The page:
Ash: Rising like the Phoenix
I’ve seen her go through acute pain. Aishwarya Rai — or Ash, as friends insist on calling her — was in a bad relationship when I first met her. It was during the making of Devdas, and the man in her life would insist on barging into her schedules whenever he felt like it. He was making his presence felt in the most embarrassing and sadistic ways.
“It was like my breath was being choked out of my body all the time,” she later confessed in an unguarded moment.
Whenever Aishwarya speaks about that part of her life she grows cold, like a cloud dimming the brightness of the sun. Ash was traumatised. But she never allowed it to show in her performance or public conduct. I remember her on the set of Devdas, dancing with Madhuri Dixit to the sound of Dola re... While Madhuri sat in a corner after every shot, Ash would rush to the monitor, jump, squeal, dance and huddle playfully with the director to see the end result.
People said she was insensitive. “But they must understand my pain is not for anyone to sympathise or share. What I went through was my own...will remain my own. If my infamous giggle offended people they’ve to understand it’s my defence mechanism. I cannot and will not express my personal pain in public.” That was Ash at her mellowest.
She couldn’t have chosen a better time to play the part of the brutalised, battered wife in Jagmohan Mundhra’s Provoked. I think this woman of satin-and-steel has gone through a helluva lot. It may not show in her immediate screen presence. But the pain has been tapped with considerable acumen in Rituparno Ghosh’s Raincoat.
Provoked will take Aishwarya further away from the will-o-the-wisp image of the fragile porcelain beauty. I’ve seen how determinedly she has fought back the adversities in her life. Friends and colleagues of a certain Mr Khan called her a tease and a provocateur for the flirty way she brushed of the welters and bruises. The fact is this lady has been through hell and has emerged a far more substantial woman.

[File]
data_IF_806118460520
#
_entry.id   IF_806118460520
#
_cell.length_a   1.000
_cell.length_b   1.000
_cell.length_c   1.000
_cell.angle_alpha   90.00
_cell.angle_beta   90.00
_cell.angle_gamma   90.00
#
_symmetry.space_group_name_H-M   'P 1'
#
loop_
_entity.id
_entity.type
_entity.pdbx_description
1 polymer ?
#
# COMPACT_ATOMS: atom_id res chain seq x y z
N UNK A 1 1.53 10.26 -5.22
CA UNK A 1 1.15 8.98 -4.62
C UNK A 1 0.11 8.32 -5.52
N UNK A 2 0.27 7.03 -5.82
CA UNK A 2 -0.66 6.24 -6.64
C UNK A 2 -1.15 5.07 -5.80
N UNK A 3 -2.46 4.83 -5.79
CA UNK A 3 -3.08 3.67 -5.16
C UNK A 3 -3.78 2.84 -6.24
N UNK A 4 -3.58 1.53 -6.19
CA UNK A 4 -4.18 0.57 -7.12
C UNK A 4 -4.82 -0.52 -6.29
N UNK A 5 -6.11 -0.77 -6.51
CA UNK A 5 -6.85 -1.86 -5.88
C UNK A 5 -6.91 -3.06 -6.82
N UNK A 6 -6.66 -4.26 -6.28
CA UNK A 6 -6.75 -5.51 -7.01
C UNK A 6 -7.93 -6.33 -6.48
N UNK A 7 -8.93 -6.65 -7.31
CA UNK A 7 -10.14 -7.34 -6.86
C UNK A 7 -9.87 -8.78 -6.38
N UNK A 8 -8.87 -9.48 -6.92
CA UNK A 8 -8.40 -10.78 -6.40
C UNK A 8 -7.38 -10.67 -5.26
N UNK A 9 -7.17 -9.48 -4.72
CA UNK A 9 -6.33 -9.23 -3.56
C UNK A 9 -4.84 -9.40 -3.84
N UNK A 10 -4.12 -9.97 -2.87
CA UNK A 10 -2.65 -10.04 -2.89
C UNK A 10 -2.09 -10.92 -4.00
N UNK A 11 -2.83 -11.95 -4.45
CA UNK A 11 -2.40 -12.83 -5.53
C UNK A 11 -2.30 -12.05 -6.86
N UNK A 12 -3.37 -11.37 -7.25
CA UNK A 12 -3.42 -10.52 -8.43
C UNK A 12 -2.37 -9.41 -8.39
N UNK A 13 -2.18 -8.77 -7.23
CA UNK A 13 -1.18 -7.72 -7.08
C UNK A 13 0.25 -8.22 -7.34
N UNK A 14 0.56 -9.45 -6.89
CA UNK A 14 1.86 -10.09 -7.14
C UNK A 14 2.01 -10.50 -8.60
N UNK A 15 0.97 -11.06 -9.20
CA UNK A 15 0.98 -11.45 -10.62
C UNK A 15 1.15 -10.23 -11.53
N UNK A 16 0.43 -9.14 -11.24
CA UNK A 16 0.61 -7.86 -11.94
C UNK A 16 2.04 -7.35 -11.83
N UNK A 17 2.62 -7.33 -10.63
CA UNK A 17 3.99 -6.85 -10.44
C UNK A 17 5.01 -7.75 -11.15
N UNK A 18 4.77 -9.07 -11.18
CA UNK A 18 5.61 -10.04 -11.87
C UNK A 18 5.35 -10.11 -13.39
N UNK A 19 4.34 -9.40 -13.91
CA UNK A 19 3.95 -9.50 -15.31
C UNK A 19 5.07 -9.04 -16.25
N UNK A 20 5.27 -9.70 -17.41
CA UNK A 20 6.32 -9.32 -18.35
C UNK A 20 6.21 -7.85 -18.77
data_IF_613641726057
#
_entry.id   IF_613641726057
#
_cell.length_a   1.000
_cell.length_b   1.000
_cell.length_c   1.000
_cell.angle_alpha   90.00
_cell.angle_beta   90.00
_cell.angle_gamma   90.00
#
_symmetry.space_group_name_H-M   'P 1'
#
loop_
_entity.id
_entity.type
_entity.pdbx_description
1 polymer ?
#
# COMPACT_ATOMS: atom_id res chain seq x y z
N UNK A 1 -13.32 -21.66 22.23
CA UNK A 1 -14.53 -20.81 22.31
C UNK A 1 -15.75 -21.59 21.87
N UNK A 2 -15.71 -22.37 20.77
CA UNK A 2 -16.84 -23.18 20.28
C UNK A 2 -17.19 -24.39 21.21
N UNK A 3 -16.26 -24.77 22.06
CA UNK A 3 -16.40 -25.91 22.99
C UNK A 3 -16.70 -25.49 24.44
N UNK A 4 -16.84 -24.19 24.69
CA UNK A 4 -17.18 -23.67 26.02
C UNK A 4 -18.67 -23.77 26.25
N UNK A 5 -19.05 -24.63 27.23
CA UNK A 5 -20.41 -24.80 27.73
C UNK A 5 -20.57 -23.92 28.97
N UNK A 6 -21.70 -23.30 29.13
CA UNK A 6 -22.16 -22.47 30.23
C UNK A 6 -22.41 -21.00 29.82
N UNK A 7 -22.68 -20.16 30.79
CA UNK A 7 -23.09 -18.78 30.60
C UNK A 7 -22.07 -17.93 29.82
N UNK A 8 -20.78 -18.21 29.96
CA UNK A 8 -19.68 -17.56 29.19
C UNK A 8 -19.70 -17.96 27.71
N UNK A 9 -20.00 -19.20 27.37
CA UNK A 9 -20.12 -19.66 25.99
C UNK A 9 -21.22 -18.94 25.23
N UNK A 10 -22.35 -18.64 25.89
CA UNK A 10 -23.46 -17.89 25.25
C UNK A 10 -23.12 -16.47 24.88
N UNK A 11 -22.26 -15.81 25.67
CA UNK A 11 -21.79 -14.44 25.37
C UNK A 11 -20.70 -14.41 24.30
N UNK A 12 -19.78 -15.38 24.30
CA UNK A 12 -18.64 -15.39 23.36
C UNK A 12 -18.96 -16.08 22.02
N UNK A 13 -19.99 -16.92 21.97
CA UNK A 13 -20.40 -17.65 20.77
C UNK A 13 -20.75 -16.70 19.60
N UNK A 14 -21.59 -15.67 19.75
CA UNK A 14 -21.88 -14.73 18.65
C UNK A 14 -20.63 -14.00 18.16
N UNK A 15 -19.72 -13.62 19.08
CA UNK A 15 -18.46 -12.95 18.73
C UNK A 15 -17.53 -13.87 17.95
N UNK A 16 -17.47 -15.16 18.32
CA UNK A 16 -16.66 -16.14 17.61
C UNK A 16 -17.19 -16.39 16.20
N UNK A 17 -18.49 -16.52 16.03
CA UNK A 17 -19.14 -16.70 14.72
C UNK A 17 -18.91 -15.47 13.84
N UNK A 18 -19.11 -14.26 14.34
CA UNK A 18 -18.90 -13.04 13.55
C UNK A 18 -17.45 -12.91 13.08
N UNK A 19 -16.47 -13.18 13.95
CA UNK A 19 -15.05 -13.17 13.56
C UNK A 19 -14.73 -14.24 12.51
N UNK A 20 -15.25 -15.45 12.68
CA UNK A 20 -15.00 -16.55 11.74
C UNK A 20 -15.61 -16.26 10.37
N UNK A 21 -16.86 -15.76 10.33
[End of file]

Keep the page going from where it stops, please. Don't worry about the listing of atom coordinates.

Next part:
Today Ash is in a far more calm and comforting relationship. Vivek Oberoi makes her feel like a lady. She loves the kindness and the chivalry, the little thoughtful gestures he showers on her...They were denied to her. Today she loves those things that make her feel like a true woman. She loves Vivek’s passion for propriety.
In all the time that I’ve known her I’ve never seen Aishwarya bitch about anyone, not even those who have caused immense bodily and emotional grief. The savagery is just there. No drama. No theatrics.
Though people think otherwise, Ash is one of the least affected and coquettish actresses I know. Talk about her beauty embarrasses her. After all these years she still doesn’t know how to handle compliments on her looks. “I don’t know,” she once giggled as we sat in the cosy corner-room of her stunningly well-appointed home. “Maybe there’re classes where you learn to handle beauty compliments.”